oer - Page number 3

Obama bets big on open ed -- with one little catch

For those who haven't heard, the Obama administration recently announced $2 billion in funding for 2-year colleges, much of which will be used to produce open educational resources. The details are complicated and still being hashed out in discussions all over the internet, but it's clearly the largest single investment in OER since, well, ever. It's an event of seismic proportions in the world of open education. With silver linings, though, come clouds -- and the SCORM cloud looks like it could be a big one. » Read more

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Adventures in copyright

A few events took place that affirmed for me that pushing forward with the agenda to rid our room of copyright violations and plagiarism is the right course of action.
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Remixing Euclid

As we struggle towards a world of remixable educational content, one of the oft-expressed fears is that the remixers will confuse and damage perfectly good resources. Is this a reasonable fear? What would Euclid say? » Read more

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Open education resources: Moving from sharing to adopting

Educators have been sharing open educational resources (OERs) for over 12 years now. There are literally tens of thousands of them out there, many structured as collections of course materials known as open courseware (OCW), some structured as complete open courses, some structured as complete open textbooks, and many not really structured at all. The “sharing ball” is rolling. There are more materials that need to be shared, but the eventual sharing of these materials has now become inevitable.

What is anything but inevitable is the adoption of any of these open educational resources. As a thought experiment, pick your favorite institution you believe is committed to open education. Have they ever adopted an open education resource produced at another institution for in-class use? If they have an open courseware collection, can you find a single third-party OER in the collection? If even the institutions that claim to be committed to open educational resources aren’t reusing them, who will? » Read more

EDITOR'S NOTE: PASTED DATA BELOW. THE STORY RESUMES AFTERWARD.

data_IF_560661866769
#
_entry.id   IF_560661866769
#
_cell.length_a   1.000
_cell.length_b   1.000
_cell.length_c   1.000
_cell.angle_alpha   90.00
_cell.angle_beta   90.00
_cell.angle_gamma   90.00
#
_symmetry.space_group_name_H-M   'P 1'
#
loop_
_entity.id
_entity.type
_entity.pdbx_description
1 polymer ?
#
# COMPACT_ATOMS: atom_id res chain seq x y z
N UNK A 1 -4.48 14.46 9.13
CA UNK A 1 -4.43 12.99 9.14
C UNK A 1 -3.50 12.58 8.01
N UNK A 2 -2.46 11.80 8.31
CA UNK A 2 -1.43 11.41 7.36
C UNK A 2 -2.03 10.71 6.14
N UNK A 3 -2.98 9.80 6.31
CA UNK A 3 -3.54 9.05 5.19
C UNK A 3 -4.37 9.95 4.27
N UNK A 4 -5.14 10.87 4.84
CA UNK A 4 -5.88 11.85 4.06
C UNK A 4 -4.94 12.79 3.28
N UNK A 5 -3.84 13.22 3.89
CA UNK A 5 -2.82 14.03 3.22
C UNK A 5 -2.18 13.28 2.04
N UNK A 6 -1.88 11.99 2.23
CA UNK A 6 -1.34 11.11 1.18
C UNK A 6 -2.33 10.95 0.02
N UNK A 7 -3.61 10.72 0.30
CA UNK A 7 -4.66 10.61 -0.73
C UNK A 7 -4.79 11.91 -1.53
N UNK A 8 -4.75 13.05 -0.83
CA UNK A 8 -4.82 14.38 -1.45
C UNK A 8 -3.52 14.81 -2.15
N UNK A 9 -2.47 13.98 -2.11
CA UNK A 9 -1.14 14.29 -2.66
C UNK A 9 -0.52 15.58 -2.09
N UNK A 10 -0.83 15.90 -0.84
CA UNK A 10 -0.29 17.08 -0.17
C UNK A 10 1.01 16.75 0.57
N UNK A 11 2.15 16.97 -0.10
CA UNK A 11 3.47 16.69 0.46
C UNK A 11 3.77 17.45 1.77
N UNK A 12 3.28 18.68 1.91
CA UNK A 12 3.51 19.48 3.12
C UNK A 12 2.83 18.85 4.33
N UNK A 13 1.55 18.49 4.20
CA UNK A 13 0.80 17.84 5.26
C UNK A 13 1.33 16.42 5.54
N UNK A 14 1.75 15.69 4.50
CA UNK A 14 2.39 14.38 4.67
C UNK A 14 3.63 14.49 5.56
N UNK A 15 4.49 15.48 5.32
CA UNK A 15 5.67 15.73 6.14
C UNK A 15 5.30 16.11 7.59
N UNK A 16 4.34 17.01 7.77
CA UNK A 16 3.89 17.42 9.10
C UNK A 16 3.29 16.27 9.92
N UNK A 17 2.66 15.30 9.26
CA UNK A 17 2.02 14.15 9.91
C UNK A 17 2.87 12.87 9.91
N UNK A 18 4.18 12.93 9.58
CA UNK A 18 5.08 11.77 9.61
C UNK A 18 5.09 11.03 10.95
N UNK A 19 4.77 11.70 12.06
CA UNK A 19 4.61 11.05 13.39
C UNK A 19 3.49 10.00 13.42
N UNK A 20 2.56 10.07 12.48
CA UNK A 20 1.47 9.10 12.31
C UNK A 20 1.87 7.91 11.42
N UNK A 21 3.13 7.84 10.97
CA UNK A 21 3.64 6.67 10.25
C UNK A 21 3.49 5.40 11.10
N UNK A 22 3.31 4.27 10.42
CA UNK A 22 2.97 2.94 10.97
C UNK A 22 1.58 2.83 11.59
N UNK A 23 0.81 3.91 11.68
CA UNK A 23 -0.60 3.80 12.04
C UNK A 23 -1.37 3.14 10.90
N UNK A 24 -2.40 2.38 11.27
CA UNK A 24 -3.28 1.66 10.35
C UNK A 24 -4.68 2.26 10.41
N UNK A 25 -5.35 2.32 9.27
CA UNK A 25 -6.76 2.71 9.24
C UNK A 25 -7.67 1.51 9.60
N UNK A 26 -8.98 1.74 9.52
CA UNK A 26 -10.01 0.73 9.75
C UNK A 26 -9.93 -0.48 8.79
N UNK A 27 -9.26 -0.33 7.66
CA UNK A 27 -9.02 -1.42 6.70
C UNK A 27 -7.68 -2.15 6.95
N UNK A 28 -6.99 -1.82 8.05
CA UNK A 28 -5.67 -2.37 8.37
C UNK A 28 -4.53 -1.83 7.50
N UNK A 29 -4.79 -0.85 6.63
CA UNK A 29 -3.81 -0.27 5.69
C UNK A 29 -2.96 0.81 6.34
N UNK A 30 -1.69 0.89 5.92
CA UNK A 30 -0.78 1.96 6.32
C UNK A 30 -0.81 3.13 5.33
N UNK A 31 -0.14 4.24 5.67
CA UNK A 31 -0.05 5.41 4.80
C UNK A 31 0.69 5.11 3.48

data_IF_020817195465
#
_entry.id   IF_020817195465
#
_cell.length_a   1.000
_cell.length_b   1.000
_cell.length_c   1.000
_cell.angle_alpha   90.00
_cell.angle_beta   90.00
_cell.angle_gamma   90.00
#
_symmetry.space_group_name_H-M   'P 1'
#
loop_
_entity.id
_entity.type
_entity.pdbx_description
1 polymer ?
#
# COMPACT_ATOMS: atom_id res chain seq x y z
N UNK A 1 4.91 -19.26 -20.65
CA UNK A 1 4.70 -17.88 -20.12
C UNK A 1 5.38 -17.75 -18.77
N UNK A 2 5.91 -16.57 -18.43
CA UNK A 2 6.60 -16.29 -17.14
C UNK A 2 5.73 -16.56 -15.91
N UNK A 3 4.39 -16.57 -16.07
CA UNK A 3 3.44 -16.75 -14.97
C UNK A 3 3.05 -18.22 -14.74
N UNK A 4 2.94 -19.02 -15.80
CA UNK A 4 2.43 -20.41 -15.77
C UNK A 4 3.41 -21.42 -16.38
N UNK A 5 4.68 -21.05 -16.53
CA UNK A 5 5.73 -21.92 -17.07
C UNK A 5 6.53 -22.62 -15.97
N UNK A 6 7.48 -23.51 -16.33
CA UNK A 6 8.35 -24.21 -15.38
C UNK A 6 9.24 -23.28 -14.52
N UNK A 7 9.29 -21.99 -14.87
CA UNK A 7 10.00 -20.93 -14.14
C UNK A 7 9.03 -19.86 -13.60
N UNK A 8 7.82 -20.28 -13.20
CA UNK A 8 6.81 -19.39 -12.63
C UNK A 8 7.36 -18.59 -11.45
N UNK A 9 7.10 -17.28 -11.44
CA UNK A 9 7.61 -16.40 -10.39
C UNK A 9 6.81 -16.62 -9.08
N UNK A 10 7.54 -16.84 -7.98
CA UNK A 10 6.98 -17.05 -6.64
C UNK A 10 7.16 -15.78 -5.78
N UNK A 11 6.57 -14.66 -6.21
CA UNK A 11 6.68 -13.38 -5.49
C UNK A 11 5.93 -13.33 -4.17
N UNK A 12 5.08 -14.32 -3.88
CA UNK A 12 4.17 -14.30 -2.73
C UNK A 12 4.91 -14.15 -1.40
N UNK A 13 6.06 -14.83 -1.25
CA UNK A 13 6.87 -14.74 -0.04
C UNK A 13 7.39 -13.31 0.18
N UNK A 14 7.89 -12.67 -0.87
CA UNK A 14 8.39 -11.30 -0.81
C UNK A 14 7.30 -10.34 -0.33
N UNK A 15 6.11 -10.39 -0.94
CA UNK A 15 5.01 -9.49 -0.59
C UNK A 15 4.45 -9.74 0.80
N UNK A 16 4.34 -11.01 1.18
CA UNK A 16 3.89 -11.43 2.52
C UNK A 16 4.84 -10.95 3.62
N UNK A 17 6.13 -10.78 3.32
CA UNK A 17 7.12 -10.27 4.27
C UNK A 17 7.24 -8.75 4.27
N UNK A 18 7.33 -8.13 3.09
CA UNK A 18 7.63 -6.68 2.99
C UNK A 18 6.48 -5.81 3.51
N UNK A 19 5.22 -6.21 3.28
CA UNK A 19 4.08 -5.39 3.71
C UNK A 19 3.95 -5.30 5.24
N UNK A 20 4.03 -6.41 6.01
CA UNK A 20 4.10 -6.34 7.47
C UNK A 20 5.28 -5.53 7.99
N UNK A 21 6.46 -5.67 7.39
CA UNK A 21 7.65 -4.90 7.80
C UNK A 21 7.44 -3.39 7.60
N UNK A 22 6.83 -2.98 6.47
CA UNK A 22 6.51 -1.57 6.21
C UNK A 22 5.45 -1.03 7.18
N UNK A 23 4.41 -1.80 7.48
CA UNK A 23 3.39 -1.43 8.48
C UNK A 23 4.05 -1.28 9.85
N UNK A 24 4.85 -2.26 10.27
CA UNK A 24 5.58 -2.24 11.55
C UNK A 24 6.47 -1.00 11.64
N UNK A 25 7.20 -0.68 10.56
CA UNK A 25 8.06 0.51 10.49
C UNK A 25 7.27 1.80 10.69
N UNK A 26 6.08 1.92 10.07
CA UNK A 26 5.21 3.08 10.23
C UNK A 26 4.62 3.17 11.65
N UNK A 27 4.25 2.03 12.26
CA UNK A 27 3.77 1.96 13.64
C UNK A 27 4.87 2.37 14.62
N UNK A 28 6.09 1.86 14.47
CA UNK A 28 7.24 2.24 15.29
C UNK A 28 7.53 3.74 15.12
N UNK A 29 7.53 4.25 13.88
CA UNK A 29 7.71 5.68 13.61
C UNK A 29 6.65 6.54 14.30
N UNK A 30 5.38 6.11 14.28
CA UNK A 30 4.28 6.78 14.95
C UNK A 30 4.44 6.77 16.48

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Open source goes to high school

Before heading out to film this story on the Open High School of Utah, I wasn't sure what to expect. I had a lot of the same questions most people would have about an online high school: What kind of students go to high school online? How are teachers building their curriculum from open educational resources and what does it look like? How are the students interacting with their teachers and other students in an online venue? » Read more

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Uncovering open education challenges with ISKME’s Lisa Petrides

Creative Commons is helping to shed some light on open education resources in a recent interview with Lisa Petrides from the Institute for the Study of Knowledge Management in Education (ISKME): Open Education and Policy. The good news, there is a lot of policy change at all levels of education. The challenge is » Read more

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Openness and the US National Educational Technology Plan

U.S. Secretary of Education Arne Duncan has announced the National Education Technology Plan.  For the first time, the Obama strategy for education is spelled out in great detail -- and at its heart is a deep reliance upon open infrastructure and open educational resources.  For those who believe in the power of open source to transform education, the plan is essential reading.
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Moodle: open source, closed doors.

It's the leading open source learning management system in the world. It provides 100s of 1000s (millions?) of students and teachers, learners and educators a means of collaborating, engaging content and organizing studies online. It's easy to tout the great things that Moodle has done for education in the dozen short years since it was created by Martin Dougiamas. It has certainly created and standardized the base-level of learning management systems available to schools throughout the world. » Read more

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Open Educational Resources: The Education Ecosystem Comes to Life

I was asked to explain why the introduction of open educational resources into the education ecosystem might in fact be one of the most important things that has happened to education in the last 100 years. I guess in centuries before we might have said that it was the Socratic Method, or the advent of public schooling, or teaching to the agrarian calendar. » Read more

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